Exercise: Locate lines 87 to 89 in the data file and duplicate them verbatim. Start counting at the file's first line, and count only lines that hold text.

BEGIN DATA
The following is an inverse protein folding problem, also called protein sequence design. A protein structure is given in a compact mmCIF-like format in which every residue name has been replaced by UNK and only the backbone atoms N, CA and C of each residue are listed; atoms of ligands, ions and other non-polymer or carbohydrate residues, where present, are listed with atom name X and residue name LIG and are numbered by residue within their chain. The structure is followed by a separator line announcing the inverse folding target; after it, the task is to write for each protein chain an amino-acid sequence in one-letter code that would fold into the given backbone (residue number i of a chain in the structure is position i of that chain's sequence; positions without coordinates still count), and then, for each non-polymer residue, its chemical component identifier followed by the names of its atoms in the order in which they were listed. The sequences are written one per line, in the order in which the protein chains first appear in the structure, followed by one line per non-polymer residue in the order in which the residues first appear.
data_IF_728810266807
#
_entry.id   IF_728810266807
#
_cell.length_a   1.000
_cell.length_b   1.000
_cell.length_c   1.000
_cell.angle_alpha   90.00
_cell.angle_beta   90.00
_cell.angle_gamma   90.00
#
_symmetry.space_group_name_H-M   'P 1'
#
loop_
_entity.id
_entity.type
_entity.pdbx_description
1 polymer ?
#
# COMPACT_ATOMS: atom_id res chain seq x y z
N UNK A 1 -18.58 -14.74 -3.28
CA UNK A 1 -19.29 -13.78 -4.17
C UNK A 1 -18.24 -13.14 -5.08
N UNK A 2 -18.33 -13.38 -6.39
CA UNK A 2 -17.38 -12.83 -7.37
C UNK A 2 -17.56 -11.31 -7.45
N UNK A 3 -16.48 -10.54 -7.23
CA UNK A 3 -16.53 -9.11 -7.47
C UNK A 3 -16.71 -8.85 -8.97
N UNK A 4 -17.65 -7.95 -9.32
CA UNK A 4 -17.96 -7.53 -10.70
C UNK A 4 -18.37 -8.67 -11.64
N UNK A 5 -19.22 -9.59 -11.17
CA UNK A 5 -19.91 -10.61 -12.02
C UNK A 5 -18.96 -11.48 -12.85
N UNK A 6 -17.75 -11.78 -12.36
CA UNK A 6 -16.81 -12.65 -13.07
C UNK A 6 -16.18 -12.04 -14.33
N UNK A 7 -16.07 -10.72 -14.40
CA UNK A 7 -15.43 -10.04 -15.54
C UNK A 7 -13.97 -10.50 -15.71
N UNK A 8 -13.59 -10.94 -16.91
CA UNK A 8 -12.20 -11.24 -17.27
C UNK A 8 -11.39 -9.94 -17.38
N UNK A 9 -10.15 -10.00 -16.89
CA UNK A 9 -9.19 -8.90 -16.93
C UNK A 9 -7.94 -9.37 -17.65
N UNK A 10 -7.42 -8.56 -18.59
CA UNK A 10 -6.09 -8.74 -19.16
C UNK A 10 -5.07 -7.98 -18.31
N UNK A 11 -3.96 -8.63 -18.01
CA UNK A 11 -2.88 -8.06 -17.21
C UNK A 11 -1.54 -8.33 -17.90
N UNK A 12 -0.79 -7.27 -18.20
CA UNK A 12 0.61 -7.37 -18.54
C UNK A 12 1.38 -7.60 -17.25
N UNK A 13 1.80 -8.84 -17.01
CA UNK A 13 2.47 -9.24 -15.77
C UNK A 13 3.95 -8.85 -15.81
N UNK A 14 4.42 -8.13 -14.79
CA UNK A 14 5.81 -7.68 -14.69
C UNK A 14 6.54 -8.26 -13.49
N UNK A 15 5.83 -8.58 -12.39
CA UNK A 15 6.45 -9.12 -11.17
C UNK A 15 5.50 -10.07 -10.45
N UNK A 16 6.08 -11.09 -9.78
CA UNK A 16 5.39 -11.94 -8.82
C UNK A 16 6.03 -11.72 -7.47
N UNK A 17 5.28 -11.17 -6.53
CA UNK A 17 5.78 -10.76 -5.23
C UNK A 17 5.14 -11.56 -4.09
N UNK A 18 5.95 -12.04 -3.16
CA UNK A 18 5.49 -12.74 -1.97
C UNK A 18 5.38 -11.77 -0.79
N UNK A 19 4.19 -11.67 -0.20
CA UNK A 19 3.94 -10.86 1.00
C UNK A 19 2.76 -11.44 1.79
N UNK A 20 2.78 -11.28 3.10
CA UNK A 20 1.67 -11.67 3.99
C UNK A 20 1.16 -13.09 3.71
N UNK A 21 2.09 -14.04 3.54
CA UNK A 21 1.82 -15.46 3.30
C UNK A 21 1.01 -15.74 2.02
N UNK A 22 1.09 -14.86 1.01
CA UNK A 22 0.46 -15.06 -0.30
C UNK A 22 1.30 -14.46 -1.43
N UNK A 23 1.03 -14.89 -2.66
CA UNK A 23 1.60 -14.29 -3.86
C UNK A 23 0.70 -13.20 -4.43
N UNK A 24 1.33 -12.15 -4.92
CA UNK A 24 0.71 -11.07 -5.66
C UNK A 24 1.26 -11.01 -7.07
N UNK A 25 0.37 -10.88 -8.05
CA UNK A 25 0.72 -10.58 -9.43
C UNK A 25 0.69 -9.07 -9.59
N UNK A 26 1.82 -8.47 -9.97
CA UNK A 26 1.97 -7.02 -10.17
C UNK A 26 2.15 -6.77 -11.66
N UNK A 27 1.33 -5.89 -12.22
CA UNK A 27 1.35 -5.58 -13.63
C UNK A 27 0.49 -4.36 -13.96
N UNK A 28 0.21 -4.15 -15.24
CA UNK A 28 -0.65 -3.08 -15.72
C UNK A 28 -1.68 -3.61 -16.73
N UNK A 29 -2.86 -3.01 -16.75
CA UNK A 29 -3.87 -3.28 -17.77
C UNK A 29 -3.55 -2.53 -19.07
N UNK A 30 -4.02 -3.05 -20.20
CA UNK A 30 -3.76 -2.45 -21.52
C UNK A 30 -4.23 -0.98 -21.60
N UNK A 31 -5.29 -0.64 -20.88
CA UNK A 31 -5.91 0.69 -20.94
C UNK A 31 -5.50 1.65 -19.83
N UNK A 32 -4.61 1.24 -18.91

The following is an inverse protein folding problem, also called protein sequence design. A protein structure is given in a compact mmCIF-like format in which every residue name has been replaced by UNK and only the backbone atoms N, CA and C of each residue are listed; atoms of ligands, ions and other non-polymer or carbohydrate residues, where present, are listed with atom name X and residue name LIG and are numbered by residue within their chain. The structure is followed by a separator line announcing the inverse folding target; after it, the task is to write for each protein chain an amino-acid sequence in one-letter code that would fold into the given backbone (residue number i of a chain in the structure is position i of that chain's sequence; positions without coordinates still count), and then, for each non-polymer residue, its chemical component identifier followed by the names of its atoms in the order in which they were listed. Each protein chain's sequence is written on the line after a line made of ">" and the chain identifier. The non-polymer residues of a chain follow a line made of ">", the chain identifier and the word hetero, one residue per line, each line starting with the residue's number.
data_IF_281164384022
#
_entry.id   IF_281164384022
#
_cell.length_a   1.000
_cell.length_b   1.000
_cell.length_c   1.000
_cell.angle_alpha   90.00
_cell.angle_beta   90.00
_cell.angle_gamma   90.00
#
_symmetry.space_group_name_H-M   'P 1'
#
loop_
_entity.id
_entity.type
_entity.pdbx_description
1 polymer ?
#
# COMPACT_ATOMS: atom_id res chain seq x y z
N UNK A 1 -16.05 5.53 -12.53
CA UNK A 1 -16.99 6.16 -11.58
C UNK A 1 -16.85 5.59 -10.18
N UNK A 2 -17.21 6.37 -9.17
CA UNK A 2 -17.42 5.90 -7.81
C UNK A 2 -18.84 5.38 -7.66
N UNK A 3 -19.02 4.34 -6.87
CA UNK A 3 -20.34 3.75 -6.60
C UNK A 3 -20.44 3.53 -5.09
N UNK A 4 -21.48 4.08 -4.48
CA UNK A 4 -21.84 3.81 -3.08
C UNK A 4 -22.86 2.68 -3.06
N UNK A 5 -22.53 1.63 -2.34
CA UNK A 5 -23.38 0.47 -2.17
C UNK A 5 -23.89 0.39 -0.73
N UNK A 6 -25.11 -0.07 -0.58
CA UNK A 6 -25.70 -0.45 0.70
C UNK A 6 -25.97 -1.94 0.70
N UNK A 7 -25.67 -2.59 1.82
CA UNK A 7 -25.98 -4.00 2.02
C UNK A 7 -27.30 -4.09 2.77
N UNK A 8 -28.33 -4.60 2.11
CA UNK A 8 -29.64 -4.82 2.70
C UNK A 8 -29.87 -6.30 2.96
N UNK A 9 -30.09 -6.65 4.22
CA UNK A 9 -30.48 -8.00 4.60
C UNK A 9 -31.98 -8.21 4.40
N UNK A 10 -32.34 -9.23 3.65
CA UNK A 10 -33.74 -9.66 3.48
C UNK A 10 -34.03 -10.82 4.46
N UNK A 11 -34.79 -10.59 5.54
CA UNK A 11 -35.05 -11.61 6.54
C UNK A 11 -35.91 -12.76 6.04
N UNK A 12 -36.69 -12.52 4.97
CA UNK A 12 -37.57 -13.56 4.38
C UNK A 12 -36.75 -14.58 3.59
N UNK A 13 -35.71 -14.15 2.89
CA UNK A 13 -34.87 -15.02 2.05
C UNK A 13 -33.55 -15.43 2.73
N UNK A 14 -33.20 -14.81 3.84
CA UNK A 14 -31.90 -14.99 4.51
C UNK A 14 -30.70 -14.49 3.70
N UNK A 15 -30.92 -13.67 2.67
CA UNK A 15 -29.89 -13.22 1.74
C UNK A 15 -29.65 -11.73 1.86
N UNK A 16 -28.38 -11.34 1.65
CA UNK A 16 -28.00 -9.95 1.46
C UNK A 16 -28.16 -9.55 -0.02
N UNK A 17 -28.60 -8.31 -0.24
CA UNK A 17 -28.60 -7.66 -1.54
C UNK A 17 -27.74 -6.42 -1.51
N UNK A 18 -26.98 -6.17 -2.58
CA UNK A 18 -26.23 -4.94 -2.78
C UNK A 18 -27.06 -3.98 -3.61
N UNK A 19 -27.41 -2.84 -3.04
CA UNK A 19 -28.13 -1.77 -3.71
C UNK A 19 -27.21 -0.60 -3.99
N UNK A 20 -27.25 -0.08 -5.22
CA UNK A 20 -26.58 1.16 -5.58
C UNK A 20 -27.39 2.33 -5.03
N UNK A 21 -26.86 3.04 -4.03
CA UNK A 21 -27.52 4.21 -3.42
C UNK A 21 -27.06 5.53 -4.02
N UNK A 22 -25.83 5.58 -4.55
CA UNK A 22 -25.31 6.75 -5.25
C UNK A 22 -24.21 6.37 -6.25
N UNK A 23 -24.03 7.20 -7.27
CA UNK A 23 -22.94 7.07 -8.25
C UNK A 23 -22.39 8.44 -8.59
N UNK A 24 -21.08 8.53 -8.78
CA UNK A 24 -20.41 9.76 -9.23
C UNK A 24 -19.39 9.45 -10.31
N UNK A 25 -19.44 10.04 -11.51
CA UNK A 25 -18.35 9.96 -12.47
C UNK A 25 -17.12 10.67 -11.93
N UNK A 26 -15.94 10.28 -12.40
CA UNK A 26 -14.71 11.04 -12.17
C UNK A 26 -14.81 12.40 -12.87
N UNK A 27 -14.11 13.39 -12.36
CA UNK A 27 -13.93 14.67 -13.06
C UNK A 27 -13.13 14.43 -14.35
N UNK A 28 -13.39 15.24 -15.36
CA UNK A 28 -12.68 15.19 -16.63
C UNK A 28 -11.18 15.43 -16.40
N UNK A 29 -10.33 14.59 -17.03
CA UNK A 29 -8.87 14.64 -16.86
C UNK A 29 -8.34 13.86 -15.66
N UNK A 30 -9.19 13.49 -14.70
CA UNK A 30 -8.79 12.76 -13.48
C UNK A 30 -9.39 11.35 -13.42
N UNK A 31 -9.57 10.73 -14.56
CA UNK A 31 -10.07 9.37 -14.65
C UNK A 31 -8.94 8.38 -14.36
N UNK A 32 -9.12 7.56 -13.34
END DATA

C UNK A 22 1.30 -14.46 -1.43
N UNK A 23 1.03 -14.89 -2.66
CA UNK A 23 1.60 -14.29 -3.86